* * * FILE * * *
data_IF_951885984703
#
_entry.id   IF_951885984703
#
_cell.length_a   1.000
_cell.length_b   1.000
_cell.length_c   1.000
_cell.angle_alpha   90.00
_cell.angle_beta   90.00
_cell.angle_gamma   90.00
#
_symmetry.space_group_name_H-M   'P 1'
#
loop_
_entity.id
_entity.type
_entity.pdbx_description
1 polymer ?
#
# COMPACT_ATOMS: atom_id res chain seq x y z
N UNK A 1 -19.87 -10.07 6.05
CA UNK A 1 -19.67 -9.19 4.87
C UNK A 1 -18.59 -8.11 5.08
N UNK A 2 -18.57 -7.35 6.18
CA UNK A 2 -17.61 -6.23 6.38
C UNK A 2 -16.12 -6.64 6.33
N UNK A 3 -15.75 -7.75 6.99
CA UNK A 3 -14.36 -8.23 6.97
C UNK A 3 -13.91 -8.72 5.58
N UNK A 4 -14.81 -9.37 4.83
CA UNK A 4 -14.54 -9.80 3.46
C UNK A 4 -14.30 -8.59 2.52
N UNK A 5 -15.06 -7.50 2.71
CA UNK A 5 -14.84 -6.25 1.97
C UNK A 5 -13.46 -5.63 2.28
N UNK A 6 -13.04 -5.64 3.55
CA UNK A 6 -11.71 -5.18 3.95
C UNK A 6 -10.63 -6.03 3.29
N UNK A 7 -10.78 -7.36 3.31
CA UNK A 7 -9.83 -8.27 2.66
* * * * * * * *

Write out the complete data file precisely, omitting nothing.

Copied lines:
data_IF_951885984703
#
_entry.id   IF_951885984703
#
_cell.length_a   1.000
_cell.length_b   1.000
_cell.length_c   1.000
_cell.angle_alpha   90.00
_cell.angle_beta   90.00
_cell.angle_gamma   90.00
#
_symmetry.space_group_name_H-M   'P 1'
#
loop_
_entity.id
_entity.type
_entity.pdbx_description
1 polymer ?
#
# COMPACT_ATOMS: atom_id res chain seq x y z
N UNK A 1 -19.87 -10.07 6.05
CA UNK A 1 -19.67 -9.19 4.87
C UNK A 1 -18.59 -8.11 5.08
N UNK A 2 -18.57 -7.35 6.18
CA UNK A 2 -17.61 -6.23 6.38
C UNK A 2 -16.12 -6.64 6.33
N UNK A 3 -15.75 -7.75 6.99
CA UNK A 3 -14.36 -8.23 6.97
C UNK A 3 -13.91 -8.72 5.58
N UNK A 4 -14.81 -9.37 4.83
CA UNK A 4 -14.54 -9.80 3.46
C UNK A 4 -14.30 -8.59 2.52
N UNK A 5 -15.06 -7.50 2.71
CA UNK A 5 -14.84 -6.25 1.97
C UNK A 5 -13.46 -5.63 2.28
N UNK A 6 -13.04 -5.64 3.55
CA UNK A 6 -11.71 -5.18 3.95
C UNK A 6 -10.63 -6.03 3.29
N UNK A 7 -10.78 -7.36 3.31
CA UNK A 7 -9.83 -8.27 2.66